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Q: What best practices have you seen when rolling out Agile successfully? (the steps we can follow before we identify lessons learned)
Burke actually spoke to the concept of best practices in rolling out Agile during the panel discussion. The consulting organizations regularly recommend picking a particular project and piloting Agile on that project before rolling it out enterprise wide. However, Burke also shared the experience of Salesforce.com which completely ignored this advice and went all Agile at one time.
In my own opinion there are methods that work, but the entire Agile concept is not old enough to speak in terms of "best practices." There are, however, some issues to watch out for:
- Agile is as much a state of mind as a set of processes. You have to have an Agile organization if the Agile processes are to work.
- An Agile organization is one that is more interested in the success of the organization than the success of individuals. Put differently, individuals derive their success from the success of the organization. This won"t make sense to you unless you"ve seen someone rise in income or status while overseeing a failing project.
- Value is determined by value to the entire organization, not to the individual department. This means that Test may have to do some things that aren"t necessarily optimal for Test, but make it easier for other stakeholders to evaluate code quality. Development may need to take some steps that don"t necessarily add value to the development process, but make it easier to document compliance with regulations. Testers must not have the attitude of, "It doesn"t help me test, so I"m not interested in participating."
- You have to be willing to spend money on tools. Boeing has actually developed an agile process for developing its airplanes. To get there, it spent plenty of money on the tools necessary to model every aspect of an airplane before any pieces were built. Your tools infrastructure enables you to overcome the barriers to change. Don"t try to force an Agile process into a tool set that won"t support an Agile process. Buy new tools and the training to make them useful.
- Thoreau said, "Simplify, simplify, simplify." An Agilist would say, "Value, value, value." Focus on processes that do not add value proportionate to their cost. That's a problem - fix it.
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Q: Can you elaborate a bit on what "valuable" or "value-added" documentation is common for a typical Agile project?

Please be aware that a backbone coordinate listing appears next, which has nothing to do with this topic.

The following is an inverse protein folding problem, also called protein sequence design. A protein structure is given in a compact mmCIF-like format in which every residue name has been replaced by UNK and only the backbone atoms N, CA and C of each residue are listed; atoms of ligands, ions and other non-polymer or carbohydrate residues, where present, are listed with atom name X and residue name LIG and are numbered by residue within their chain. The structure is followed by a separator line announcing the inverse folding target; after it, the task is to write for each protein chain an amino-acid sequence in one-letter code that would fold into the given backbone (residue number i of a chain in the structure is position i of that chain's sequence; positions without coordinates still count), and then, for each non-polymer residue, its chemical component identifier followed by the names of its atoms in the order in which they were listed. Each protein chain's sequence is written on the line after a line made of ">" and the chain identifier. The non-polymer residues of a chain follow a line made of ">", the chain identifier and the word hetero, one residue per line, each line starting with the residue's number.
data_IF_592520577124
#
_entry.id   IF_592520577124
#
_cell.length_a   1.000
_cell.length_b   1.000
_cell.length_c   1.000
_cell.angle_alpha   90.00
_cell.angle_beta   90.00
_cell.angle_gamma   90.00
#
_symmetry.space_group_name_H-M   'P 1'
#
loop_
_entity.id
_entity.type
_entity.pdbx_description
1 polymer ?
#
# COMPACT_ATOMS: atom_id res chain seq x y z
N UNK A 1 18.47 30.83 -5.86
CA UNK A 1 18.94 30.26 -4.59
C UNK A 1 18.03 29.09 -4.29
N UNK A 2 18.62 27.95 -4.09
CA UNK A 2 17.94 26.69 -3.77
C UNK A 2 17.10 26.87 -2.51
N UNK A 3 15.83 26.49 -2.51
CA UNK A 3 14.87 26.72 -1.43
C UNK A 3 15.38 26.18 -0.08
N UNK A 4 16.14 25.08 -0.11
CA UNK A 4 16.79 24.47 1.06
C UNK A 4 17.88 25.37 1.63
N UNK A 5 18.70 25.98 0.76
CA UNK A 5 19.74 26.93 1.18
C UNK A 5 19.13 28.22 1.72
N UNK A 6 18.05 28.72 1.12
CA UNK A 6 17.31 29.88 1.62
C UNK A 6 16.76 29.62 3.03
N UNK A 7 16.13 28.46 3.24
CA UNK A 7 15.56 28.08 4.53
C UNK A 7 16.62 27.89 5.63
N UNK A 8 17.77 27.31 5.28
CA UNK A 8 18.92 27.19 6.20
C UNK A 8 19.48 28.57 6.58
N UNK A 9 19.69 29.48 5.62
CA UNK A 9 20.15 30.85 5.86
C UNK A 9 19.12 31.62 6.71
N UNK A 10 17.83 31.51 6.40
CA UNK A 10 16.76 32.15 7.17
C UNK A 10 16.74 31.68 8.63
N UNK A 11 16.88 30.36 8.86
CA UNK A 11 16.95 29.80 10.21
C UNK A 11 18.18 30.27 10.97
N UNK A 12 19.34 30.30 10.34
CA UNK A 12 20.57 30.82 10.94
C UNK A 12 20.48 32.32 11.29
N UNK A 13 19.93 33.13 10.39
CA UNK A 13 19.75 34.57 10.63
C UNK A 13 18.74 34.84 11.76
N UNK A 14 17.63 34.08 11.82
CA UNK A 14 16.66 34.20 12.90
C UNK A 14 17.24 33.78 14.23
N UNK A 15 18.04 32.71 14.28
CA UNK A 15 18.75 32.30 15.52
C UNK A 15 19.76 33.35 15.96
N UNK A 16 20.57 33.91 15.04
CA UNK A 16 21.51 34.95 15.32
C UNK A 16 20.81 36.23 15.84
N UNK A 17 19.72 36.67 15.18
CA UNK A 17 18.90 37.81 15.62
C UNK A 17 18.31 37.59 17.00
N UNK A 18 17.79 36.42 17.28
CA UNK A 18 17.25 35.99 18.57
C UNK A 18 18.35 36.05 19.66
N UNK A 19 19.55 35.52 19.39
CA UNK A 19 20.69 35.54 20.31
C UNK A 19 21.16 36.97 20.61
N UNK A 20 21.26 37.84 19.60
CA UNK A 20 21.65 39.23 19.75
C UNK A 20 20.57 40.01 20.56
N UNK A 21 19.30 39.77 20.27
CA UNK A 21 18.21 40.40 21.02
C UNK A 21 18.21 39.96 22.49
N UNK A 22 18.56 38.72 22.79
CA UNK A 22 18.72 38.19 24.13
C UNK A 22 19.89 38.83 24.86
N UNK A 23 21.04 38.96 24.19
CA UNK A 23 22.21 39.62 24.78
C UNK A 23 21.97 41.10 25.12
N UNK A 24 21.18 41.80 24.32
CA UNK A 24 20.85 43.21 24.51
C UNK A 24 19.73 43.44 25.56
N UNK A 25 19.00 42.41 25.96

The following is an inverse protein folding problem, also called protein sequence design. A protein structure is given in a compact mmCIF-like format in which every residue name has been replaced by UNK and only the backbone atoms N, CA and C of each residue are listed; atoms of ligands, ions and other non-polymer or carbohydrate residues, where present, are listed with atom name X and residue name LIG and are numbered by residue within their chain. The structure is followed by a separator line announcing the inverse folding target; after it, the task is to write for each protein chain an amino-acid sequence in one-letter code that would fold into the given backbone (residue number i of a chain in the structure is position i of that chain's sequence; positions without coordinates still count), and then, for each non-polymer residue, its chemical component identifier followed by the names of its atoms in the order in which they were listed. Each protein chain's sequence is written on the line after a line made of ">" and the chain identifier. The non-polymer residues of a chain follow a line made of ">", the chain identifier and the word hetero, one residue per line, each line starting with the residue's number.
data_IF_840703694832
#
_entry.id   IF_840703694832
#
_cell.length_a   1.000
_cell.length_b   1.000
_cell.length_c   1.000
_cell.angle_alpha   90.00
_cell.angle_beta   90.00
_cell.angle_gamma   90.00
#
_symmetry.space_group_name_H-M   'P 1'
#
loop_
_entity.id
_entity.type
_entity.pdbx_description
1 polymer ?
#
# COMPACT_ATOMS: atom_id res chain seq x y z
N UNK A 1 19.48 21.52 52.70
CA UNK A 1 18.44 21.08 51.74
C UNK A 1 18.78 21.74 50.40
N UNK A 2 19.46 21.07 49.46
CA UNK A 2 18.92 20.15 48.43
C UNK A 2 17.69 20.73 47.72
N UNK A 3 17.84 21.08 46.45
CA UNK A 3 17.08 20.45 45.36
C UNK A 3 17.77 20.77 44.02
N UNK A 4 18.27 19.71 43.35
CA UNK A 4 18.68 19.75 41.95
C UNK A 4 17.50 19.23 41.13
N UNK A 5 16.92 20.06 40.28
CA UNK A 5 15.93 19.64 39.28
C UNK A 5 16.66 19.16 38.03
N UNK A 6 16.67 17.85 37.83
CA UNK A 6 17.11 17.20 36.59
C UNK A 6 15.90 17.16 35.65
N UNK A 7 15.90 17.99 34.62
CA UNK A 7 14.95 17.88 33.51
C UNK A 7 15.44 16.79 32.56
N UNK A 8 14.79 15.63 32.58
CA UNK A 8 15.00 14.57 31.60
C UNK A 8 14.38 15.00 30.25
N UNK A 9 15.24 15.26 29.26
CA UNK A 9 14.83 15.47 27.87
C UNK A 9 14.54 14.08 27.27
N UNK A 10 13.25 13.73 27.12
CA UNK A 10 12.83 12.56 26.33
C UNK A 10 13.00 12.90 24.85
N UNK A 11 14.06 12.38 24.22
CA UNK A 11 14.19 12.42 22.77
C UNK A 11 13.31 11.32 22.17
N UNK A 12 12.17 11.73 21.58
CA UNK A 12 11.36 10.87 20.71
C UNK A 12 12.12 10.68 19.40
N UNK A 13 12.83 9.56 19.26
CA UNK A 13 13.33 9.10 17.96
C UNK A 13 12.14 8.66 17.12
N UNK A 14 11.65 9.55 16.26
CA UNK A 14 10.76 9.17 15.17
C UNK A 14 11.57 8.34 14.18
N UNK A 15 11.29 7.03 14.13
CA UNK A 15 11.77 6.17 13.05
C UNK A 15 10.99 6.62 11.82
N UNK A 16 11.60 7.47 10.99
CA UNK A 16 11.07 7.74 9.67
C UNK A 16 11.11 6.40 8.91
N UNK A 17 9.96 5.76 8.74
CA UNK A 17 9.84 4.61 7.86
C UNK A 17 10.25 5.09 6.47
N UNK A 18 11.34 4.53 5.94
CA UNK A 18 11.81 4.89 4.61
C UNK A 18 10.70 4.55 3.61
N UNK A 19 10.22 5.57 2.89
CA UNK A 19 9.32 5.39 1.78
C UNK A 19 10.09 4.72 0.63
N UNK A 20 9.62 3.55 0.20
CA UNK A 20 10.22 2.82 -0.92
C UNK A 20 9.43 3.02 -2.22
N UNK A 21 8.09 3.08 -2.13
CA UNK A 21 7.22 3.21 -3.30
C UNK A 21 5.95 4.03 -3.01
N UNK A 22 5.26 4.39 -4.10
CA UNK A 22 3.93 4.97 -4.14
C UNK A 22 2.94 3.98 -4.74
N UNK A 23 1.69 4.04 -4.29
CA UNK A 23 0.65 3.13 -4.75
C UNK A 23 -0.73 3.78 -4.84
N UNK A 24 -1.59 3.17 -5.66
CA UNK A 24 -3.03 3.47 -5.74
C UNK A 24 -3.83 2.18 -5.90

I can elaborate from the point of view of the test manager, as that is a role I"ve held. In a QA role I would work with each team to understand what it needs and move forward appropriately.
Without regulatory compliance, a test lead would need to have at least these things:
- A statement of the goal or the success criteria for the project. This can be called story cards, an elevator statement, or any level of requirements that can be agreed to. Everyone would have to be clear on what successful completion meant, including sufficient quality.
- A description of how the goal will be achieved. This is not necessarily full design documentation, but sufficient documentation of the design that everyone on the team knows the goal can be achieved.
- A description of how the success criteria will be measured. This is a test artifact that shows the approach or strategy that will demonstrate the goal has been met. It will likely include example reports or charts that can be used to share the results of the test measurement to the group.
- A manifest of the build so the test team knows what to test.
- The actual test reports themselves.
Each of these directly contributes to the Test Team's ability to accomplish its goal of documenting the quality of the software at any given point in its development. The first document sets the goal, the second sets the architecture of the software and the test, the third sets the method, and the last two document the test itself.
The list is necessary, in that I can demonstrate how the job can not be done without any of the items. It is sufficient because I can complete my task if I have these.
If there are any further questions feel free to contact me at firstname.lastname@example.org.
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Workshops & Panel: Test Management | Measurement | Solutions Workshop
Agile Panel Discussion [Cox] [Rinko-Gay]